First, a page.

A few days ago, the preliminary report on The Basic Income Experiment 2017–2018 in Finland was published. The report is freely available online and, given its brevity, well worth a download and read.
Allow me to quote from the summary section of the report:
On the basis of the register data analysis, there is no statistically significant difference between the groups as regards employment. However, the survey results showed significant differences between the groups for different aspects of well-being.
This neatly summarizes the substance and tone of the report’s findings. The substance is effectively that UBI has no positive impact on employment, and the tone is one of authors trying to salvage the experiment from utter dismissal. Since the stated aim of the experiment was to test whether UBI could make “the social security system of Finland more inclusive and further increase the labour supply,” the findings on employment are prima facie devastating.
As the report progresses, and it becomes clear that the central purpose of the experiment—i.e. of getting people into the workforce—is not enhanced by UBI, a shift occurs towards the theme of well-being. As the report outlines, some well-being indicators, such as confidence in public institutions, did indeed increase. However, it is not strange that people receiving UBI register an increase in confidence in the state. This is hardly a good reason to promote UBI—it certainly does not compensate for its lack of positive effects on employment.
The study then points to other factors of well-being, such as a decline in perceptions of poor health and stress and an increase in perceptions of concentration. I highlight the word perceptions since, despite the report’s use of the phrase “the test group experienced significantly fewer problems related to [… the] ability to concentrate,” the actual reporting tested how participants answered questions on this and other points. This is significant, as the study and statistical analysis of such things as stress levels and concentration abilities is not straightforwardly derivable from questionnaires and surveys. This point is particularly acute with respect to ascertaining abilities “to concentrate.” When the findings discuss issues such as the relationship between UBI and “satisfaction with life,” the report loses significant credibility. I fail to see how such a notion can be conceptualized or measured or how the relationship between UBI and satisfaction with life can be correlated or gauged, and how this can therefore be a factor in the study.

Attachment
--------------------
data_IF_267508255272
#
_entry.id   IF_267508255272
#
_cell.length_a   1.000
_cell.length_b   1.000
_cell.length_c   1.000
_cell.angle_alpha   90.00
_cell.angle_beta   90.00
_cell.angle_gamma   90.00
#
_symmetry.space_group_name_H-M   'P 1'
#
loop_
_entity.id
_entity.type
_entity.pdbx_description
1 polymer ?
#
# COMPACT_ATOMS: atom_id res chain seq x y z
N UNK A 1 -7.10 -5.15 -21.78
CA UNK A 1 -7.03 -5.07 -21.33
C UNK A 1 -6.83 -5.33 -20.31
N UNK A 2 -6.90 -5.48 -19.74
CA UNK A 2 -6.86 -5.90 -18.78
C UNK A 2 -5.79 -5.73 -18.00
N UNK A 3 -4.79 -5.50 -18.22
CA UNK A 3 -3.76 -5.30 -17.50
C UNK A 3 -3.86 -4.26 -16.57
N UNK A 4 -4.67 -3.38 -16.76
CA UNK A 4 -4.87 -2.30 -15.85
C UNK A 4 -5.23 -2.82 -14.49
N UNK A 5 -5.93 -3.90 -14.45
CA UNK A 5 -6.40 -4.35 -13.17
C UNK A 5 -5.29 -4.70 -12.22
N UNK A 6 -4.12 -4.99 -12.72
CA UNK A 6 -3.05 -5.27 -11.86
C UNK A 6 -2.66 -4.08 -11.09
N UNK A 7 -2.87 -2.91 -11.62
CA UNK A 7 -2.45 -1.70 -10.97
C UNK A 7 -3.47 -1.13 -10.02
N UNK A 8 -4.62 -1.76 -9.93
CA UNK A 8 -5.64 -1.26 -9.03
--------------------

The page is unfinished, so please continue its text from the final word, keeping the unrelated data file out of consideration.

One area that the study identified as an aim in piloting UBI was reduction in bureaucracy. UBI is touted as a solution to the bureaucratic nightmare of welfare. By providing an unconditional amount of money to each citizen—and thereby eliminating specific welfare claims, such as housing, health and disability claims—UBI, it is claimed, would end the need for the extensive exchange of information between citizen and government, means testing and delays to welfare claims made in retrospect. Again, the study employed a questionnaire/survey/interview methodology to establish that the perception is indeed that UBI decreases bureaucracy. This is hardly a surprising result. The problem comes when UBI is considered in terms of factors that go beyond the individual. For example, what about people with families? What about people with large families? The report raises these points, but it offers little in the way of speculative analysis.
If UBI is the panacea that it is touted to be, these concerns surely need to be addressed. There are plenty of cases in which a person will require significantly more, by way of welfare, than UBI will provide. This is true not only of some large families, but also in cases such as those of parents of children with disabilities and adults with disabilities themselves (we have a moral obligation to provide them with far more than UBI). Proponents of UBI may argue that UBI in no way prevents additional welfare being paid to those who require more than UBI will cover. However, in that case, the problems of bureaucracy and inefficiency will be re-introduced—but with the additional inefficiency of vast numbers of people, who are in no need of welfare whatsoever, receiving UBI. This is a central problem: millions who do not need UBI will receive it, and millions who require more will be in a deficit—the latter still effectively caught up in the bureaucracy UBI is, in part, trying to resolve. This is the addition of layers of inefficiency.
Towards the end of the report, the authors state: